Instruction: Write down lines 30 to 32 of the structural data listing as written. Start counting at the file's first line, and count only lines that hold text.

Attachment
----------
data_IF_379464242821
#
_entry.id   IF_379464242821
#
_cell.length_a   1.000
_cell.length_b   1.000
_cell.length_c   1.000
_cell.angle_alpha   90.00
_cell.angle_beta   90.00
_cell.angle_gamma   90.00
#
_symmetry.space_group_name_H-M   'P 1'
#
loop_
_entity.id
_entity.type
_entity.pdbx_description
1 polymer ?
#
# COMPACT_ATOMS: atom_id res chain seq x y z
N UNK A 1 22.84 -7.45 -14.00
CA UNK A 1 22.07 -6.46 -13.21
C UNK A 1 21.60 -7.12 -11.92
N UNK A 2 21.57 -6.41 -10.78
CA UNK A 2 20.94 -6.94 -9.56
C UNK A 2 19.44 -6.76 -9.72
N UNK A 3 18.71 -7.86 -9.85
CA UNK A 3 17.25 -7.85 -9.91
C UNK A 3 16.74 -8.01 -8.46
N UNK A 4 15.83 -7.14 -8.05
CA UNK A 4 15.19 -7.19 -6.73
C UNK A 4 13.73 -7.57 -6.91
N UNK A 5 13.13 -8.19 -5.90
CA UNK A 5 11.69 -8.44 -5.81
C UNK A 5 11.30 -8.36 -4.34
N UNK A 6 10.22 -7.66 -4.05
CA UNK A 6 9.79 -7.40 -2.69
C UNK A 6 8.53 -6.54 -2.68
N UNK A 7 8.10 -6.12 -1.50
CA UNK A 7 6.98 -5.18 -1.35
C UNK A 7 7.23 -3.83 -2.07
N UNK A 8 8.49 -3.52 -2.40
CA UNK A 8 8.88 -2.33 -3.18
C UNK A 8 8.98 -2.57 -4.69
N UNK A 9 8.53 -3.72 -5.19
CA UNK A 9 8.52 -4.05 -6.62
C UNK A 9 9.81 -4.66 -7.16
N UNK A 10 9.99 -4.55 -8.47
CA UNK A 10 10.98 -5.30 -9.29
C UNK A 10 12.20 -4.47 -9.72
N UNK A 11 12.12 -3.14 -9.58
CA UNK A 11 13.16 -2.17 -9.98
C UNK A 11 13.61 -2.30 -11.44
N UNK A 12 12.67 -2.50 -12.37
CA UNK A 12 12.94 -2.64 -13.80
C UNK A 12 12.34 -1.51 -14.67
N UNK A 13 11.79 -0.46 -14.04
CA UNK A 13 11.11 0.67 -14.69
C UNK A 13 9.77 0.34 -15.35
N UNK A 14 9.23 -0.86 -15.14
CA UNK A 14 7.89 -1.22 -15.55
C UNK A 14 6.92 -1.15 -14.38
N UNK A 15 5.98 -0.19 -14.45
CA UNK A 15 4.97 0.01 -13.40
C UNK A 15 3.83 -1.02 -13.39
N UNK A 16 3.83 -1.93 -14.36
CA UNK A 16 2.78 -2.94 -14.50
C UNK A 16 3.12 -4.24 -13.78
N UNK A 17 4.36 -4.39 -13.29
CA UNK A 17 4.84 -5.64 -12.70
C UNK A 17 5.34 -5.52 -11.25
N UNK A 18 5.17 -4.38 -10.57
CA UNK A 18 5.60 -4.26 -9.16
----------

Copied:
N UNK A 4 15.83 -7.14 -8.05
CA UNK A 4 15.19 -7.19 -6.73
C UNK A 4 13.73 -7.57 -6.91